Term of Award

Summer 2010

Degree Name

Master of Arts in English (M.A.)

Document Type and Release Option

Thesis (restricted to Georgia Southern)

Copyright Statement / License for Reuse

Creative Commons License
This work is licensed under a Creative Commons Attribution 4.0 License.


Department of Literature and Philosophy

Committee Chair

Howard Keeley

Committee Member 1

Joe Pellegrino

Committee Member 2

John Murray

Committee Member 3



This thesis addresses the complex relationship between fathers and sons in three highly successful literary texts that grapple with Irish nationalism: Sydney Owenson's The Wild Irish Girl, J.M. Synge's The Playboy of the Western World, and Hugo Hamilton's The Speckled People. Each text comes from a different historical moment, but each of these moments is distinguished by major change, a change so paradigm-shifting as to be worthy of the adjective millennial. While many literary critics have paid huge attention to the figure of Ireland as mother - and, indeed, Ireland in other female roles (Old Woman, beautiful young queen, fabulous Sky Woman) - few have interrogated what role dynamic father-son relationships have in stories; whether novels or plays, conscious of shifting political, social, and cultural realities in Ireland. It is with in this vacuum that I propose the literary device, the father and son trope, as an effective means for developing a discourse on the power struggle that is colonialism.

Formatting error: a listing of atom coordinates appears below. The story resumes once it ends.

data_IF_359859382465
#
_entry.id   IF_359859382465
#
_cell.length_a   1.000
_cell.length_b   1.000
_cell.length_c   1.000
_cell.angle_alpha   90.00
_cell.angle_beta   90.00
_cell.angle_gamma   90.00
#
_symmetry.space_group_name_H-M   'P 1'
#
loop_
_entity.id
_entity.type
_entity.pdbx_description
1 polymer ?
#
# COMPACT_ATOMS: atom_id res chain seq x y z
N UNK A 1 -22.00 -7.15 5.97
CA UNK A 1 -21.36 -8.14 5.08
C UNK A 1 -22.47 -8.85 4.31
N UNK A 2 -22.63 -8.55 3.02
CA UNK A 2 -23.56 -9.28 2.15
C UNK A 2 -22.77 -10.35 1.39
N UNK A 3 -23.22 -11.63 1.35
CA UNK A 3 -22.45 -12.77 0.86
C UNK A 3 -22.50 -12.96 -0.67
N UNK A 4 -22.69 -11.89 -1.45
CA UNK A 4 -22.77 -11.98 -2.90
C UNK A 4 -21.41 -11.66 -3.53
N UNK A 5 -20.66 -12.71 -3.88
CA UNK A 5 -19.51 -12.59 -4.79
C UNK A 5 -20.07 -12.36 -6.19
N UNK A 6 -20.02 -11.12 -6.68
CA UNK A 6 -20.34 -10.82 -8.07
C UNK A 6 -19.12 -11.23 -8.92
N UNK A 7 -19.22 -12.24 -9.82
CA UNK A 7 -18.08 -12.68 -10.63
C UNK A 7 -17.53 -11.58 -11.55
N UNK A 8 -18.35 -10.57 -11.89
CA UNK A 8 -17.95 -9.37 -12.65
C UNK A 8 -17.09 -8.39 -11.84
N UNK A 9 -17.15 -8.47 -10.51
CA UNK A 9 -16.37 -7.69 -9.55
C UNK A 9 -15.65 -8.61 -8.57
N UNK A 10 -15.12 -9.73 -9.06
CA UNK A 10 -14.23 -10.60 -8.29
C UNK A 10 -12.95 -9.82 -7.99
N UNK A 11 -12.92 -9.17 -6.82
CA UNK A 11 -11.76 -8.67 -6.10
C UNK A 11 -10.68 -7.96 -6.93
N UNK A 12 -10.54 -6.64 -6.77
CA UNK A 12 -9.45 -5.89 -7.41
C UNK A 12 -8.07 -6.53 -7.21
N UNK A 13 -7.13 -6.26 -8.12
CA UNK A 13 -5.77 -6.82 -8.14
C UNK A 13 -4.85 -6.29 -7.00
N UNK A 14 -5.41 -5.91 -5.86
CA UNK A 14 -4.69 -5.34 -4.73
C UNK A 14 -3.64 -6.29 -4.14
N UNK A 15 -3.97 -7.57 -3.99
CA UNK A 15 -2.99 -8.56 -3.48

Research Data and Supplementary Material